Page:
The Arkansas Beverage Control Board may rewrite state marijuana laws so it can revoke the licenses of dispensaries and cultivators that have not opened by mid-2020.
The state approved five cannabis cultivation facilities and 32 retail dispensaries in 2017, but only a handful have commenced operations. There are at least 26,000 people in Arkansas that need access to medical cannabis, and they are pressuring the ABC to clamp down on those that are yet to open their doors.
Director Doralee Chandler told a five-person regulatory panel that her agency has been constantly encouraging the businesses to expedite the process. “We are in the process of attempting to promulgate rules that will provide for an opportunity if they do not get up and in operation that would allow us the ABC board and myself to revoke those permits,” said Chandler.
Arkansas voters approved medical marijuana legalization by a vote of 53% to 47% as an amendment to the state constitution in November 2016. It permits patients with a doctor’s recommendation to receive and possess up to 2.5 ounces to treat any one of 12 qualifying conditions, including cancer, glaucoma, Hepatitis C, Tourette’s, Crohn’s, PTSD, severe arthritis, epilepsy, and Alzheimer’s.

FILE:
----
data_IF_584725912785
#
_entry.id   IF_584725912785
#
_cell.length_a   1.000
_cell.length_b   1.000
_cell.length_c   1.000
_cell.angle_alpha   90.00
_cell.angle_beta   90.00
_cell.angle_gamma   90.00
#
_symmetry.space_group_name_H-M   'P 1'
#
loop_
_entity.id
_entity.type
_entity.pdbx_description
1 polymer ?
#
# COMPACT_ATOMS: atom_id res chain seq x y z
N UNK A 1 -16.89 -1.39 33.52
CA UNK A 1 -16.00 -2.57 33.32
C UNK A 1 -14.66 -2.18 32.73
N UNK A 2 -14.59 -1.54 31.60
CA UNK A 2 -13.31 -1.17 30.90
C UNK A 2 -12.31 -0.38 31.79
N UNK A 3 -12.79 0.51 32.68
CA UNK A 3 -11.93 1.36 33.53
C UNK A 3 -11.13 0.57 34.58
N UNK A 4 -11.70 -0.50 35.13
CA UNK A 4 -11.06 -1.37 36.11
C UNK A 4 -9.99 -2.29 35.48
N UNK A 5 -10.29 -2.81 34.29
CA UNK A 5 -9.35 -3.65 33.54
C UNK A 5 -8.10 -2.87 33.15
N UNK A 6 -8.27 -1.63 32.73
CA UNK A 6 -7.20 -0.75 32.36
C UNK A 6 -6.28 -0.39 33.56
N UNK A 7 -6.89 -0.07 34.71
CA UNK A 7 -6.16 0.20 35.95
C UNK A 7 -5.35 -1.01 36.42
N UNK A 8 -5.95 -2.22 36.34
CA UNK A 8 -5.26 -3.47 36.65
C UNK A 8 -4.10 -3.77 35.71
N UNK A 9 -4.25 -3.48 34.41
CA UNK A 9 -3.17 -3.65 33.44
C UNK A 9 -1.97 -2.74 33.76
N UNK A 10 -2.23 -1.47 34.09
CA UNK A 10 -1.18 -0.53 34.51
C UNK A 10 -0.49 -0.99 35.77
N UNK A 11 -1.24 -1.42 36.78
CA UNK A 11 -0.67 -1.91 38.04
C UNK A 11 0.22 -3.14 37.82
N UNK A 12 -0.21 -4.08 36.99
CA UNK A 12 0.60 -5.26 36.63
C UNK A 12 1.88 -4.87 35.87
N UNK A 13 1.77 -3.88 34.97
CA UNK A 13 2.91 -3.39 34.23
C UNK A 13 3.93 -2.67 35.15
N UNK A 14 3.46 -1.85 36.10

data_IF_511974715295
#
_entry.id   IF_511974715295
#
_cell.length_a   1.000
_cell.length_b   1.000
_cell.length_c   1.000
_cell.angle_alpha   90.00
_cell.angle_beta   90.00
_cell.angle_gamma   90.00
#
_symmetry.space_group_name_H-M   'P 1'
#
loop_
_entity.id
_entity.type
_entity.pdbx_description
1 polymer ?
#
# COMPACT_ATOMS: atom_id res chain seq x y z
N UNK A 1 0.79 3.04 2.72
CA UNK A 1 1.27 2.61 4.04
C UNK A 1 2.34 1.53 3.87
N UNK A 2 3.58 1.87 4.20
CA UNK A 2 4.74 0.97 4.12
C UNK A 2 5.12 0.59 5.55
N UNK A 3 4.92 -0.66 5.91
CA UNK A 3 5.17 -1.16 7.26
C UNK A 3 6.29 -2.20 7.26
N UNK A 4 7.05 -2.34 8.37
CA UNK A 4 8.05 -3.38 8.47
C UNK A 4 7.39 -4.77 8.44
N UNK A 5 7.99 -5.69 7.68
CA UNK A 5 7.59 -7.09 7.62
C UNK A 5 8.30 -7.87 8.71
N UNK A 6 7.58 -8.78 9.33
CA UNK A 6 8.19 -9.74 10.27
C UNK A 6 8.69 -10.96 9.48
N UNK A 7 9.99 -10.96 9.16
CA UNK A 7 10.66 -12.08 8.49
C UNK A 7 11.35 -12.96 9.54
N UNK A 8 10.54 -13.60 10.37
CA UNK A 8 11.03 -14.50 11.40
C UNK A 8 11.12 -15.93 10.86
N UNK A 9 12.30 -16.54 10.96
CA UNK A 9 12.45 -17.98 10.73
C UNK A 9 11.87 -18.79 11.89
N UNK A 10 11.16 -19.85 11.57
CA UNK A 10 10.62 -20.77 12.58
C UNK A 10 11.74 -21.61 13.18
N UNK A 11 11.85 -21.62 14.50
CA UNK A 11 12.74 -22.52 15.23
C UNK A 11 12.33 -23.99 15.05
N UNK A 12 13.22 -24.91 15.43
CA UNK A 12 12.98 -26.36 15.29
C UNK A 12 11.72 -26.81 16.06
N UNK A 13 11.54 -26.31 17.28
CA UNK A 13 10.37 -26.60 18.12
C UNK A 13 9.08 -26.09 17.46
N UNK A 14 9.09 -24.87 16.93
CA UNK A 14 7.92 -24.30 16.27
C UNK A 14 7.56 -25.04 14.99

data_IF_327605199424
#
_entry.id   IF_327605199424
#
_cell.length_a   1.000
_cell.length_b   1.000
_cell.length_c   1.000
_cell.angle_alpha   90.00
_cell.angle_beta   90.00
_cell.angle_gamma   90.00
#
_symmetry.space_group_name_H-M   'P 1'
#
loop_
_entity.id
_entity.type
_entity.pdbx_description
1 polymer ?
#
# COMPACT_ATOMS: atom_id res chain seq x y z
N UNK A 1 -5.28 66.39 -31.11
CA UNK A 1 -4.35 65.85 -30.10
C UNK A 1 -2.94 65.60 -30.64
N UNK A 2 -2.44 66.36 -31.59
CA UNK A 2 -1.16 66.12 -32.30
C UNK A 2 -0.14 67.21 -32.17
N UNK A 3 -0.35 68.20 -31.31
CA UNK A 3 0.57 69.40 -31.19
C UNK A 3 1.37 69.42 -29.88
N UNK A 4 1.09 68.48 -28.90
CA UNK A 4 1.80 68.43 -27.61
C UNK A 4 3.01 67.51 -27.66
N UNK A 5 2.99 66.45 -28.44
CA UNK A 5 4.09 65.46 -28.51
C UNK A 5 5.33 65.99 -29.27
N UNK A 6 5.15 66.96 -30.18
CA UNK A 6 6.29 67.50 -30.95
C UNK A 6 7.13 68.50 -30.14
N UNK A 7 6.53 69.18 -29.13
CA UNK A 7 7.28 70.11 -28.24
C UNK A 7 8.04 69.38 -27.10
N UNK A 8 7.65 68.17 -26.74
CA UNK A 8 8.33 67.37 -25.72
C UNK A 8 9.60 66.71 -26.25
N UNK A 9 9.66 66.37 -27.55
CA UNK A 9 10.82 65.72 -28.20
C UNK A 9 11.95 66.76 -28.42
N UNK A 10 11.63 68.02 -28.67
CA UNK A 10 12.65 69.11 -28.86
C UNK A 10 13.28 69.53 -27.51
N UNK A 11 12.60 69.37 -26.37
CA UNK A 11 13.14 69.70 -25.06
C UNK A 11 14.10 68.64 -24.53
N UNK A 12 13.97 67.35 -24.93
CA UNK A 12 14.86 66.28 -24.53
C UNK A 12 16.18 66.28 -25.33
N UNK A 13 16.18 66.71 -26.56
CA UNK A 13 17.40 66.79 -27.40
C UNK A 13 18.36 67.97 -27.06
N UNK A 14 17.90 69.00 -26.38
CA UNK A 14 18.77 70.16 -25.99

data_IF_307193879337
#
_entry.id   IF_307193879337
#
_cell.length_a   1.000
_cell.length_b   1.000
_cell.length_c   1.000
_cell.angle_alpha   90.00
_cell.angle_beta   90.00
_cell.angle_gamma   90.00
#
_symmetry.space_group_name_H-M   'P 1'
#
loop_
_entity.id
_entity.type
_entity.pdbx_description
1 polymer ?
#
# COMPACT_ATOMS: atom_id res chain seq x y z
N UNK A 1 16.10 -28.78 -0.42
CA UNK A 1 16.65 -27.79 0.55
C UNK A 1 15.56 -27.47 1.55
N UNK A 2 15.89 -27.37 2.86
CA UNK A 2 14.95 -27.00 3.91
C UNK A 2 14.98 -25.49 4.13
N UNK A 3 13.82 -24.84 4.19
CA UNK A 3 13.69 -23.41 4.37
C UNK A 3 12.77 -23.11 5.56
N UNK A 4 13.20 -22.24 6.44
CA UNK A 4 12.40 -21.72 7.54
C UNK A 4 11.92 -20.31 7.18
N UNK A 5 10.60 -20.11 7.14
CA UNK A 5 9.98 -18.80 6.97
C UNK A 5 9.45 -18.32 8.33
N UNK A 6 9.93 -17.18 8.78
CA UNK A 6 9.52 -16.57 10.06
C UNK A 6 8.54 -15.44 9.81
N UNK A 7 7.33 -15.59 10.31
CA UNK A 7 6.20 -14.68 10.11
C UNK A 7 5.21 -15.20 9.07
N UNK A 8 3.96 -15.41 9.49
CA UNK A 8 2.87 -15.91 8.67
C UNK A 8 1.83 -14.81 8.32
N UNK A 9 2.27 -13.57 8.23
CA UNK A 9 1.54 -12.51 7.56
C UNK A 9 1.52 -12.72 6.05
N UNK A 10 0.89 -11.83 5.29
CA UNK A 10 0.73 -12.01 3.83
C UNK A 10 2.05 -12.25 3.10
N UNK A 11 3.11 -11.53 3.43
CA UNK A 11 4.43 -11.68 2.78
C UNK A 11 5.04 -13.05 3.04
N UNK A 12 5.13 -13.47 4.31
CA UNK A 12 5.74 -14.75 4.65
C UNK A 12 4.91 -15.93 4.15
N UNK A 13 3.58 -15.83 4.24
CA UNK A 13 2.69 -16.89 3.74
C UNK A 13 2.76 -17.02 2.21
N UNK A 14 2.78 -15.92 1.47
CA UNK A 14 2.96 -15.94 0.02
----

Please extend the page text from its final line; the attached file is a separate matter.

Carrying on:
The law also requires the state to issue between 20 and 40 licenses for dispensaries and four to eight licenses for cultivation facilities. It decided to issue 32 retail dispensary licenses and five cultivation licenses, with the potential to expand if necessary.
Yet the problem has been getting the businesses to start producing or selling cannabis. Chandler revealed that six retailers have pledged to open in November 2019, five have said they will open their doors in December and another 11 have indicated they will be ready to open in 2020, but she is now aiming to change the law in order to pile more pressure on them to act speedily.
If operations have not commenced, those licenses would be considered abandoned under the proposed new laws. However, this promulgation process could be convoluted.